Other diseases

  • Older men often develop an enlarged prostate, which can lead to a frequent need to urinate, interrupting sleep.
  • In women, symptoms of menopause can be just as disturbing and can prevent them from getting a good night’s sleep.
  • In addition, older people usually make more use of drugs than younger people.

Risk factors

Many people may experience insomnia occasionally. But the risk of insomnia is greater in:

  • Female people: women are much more likely to suffer from insomnia, mainly because of hormonal changes during the menstrual cycle and during menopause.
  • Elderly: people over 60 years of age, mainly due to changes in sleep patterns and health problems.
  • People with mental disorders: such as depression, anxiety, bipolar disorder, and post-traumatic stress disorder are more likely to experience insomnia.
  • People under stress: stressful facts can cause temporary insomnia. Work at night or travel for work, which involves frequent time zone changes.

Symptoms

Insomnia Symptoms

The main symptoms of insomnia can include:

  • Difficulty falling asleep at night Awakening at night
  • Waking up too early
  • Feeling restless after a night’s sleep Daytime tiredness or drowsiness Irritability, depression or anxiety
  • Difficulty paying attention, concentrating on tasks or remembering something important
  • Increased risk of accidents Localized headaches
  • Gastrointestinal problems
  • Continued concerns about sleep
  • A person with insomnia can often take 30 minutes or more to fall asleep and can sleep for only six hours or less from three nights a week for more than three months.

Seeking medical help

If you have symptoms of insomnia and they are impairing your daily activities and your performance at work or studying, see a specialist to determine what may be causing the problem and how it can be treated.

Treatment and Care Insomnia Treatment

A change in sleep habits and treating the underlying causes of insomnia, such as medical conditions or medications, can restore a healthy sleep pattern in many patients.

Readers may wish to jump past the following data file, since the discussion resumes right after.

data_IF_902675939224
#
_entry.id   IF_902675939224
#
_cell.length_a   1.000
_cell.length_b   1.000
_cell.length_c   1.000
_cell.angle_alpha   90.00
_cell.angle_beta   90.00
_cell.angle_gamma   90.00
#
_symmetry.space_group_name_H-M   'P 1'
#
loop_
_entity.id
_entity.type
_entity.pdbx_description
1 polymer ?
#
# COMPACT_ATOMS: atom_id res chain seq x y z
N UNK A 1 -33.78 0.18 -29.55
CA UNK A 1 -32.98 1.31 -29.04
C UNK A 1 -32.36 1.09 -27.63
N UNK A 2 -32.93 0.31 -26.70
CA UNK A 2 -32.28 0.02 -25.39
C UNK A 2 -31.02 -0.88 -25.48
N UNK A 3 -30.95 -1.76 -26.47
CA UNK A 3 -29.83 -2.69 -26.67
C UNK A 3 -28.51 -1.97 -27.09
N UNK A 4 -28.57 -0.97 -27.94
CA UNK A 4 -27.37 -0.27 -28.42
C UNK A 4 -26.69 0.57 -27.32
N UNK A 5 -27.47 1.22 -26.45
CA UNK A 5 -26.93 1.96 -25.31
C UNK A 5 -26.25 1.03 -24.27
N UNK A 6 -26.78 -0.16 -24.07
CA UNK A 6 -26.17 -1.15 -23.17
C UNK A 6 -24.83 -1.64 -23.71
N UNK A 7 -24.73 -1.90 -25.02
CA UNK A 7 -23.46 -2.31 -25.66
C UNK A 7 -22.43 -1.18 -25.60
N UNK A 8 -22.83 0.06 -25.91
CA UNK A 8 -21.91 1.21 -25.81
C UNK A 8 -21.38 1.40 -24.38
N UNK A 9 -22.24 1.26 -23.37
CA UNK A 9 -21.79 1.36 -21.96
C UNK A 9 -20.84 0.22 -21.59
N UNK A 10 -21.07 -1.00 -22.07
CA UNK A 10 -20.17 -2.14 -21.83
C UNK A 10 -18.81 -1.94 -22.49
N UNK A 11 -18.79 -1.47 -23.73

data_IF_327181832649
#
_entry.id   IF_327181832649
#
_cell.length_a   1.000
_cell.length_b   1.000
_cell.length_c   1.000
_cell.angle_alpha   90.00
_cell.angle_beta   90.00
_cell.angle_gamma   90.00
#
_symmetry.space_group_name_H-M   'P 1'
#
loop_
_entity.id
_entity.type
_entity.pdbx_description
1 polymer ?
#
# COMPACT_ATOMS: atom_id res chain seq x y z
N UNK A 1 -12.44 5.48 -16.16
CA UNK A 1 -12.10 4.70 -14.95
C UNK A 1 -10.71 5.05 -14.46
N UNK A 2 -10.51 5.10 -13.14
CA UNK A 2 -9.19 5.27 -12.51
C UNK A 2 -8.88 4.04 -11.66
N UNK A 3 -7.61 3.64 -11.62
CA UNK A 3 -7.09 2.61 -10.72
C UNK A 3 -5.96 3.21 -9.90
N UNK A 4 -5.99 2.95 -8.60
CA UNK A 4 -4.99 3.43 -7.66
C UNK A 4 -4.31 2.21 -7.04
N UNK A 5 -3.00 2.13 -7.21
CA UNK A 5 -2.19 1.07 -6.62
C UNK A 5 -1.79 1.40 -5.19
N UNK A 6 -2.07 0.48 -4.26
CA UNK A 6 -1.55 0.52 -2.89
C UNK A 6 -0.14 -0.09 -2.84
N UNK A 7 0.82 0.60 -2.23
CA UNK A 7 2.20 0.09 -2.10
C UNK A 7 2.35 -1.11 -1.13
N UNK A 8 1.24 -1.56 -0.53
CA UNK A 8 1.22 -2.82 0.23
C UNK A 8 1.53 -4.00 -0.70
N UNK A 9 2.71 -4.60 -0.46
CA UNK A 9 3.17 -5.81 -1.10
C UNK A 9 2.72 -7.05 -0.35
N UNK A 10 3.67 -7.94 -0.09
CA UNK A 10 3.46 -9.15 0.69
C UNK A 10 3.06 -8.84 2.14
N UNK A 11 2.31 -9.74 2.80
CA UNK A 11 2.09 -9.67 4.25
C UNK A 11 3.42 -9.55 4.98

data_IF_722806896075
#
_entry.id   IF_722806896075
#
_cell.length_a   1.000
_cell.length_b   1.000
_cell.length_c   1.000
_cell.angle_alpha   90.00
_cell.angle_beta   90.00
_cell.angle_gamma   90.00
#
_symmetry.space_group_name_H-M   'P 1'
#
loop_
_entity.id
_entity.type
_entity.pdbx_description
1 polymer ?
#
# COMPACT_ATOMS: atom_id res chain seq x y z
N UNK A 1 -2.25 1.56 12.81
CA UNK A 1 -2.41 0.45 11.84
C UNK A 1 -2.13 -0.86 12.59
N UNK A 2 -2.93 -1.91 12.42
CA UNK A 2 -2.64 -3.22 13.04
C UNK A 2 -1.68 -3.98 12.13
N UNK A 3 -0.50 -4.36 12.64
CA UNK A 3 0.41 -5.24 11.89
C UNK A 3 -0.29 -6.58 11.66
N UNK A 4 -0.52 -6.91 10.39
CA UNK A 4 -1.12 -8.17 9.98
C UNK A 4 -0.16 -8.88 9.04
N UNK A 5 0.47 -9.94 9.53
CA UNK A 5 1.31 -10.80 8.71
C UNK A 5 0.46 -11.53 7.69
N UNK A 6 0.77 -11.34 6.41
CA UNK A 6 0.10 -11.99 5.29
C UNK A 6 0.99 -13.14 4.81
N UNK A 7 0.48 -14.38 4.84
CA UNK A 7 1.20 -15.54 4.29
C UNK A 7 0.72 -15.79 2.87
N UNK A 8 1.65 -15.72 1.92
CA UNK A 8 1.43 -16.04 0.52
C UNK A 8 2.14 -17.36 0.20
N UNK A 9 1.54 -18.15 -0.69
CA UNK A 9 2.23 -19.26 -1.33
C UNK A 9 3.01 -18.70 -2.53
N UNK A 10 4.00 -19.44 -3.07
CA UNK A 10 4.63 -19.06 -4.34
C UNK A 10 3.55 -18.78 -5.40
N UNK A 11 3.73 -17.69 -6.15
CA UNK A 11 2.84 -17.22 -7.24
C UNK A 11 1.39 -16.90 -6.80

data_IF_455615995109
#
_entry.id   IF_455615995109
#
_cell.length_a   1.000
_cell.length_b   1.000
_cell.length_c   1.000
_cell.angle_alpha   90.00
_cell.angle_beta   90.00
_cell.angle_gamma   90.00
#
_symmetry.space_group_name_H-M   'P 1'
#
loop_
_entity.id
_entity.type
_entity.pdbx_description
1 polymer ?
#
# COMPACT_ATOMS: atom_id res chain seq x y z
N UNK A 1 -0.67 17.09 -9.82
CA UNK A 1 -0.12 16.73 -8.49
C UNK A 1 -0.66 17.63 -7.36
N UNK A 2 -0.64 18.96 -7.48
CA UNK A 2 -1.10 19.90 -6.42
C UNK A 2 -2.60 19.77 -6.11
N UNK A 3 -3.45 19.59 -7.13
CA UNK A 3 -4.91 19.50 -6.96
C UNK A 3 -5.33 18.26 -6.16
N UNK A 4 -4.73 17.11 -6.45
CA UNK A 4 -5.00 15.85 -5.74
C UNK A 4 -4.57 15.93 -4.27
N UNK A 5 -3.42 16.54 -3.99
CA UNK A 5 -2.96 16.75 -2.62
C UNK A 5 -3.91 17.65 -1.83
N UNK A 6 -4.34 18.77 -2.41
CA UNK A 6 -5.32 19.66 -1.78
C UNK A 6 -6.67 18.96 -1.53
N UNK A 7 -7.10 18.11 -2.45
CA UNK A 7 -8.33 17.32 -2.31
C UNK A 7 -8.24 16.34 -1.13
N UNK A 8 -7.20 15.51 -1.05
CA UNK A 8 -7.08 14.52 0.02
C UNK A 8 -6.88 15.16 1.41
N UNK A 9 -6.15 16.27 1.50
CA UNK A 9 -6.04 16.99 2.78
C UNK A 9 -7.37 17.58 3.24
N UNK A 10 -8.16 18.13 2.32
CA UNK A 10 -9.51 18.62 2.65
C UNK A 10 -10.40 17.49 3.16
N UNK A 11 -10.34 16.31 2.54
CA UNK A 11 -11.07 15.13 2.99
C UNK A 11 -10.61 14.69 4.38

Insomnia Medications

If you are having sleep disturbances: difficulty falling asleep, early and night awakenings. We provide treatment and drugs to cure it. The most commonly used drugs for the treatment of insomnia are:

Zolpidem (Ambien): It shortens the time of falling asleep, reduces the number of night awakenings, increases the total duration of sleep and improves its quality.

 

Clonazolam: It is a remedy used to treat psychological and neurological disorders, such as Insomnia or anxiety, due to its anticonvulsant action, muscle relaxation, and tranquilizer.

 

Diazepam: It can be very useful as an adjunct in the treatment of anxiety or agitation associated with psychiatric disorders like Insomnia.

 

Do not stop using the medicine without consulting a doctor beforehand, and if you take it more than once or in much larger quantities than

prescribed, follow the instructions on the package insert.

Prevention

  • Maintaining good sleep habits is the main way to prevent insomnia. Some factors that
  • trigger the disorder, such as stressful and traumatic events, however, cannot be avoided.
  • In any case, consult a sleep specialist or try using the above medicines to deal with maintaining sleep.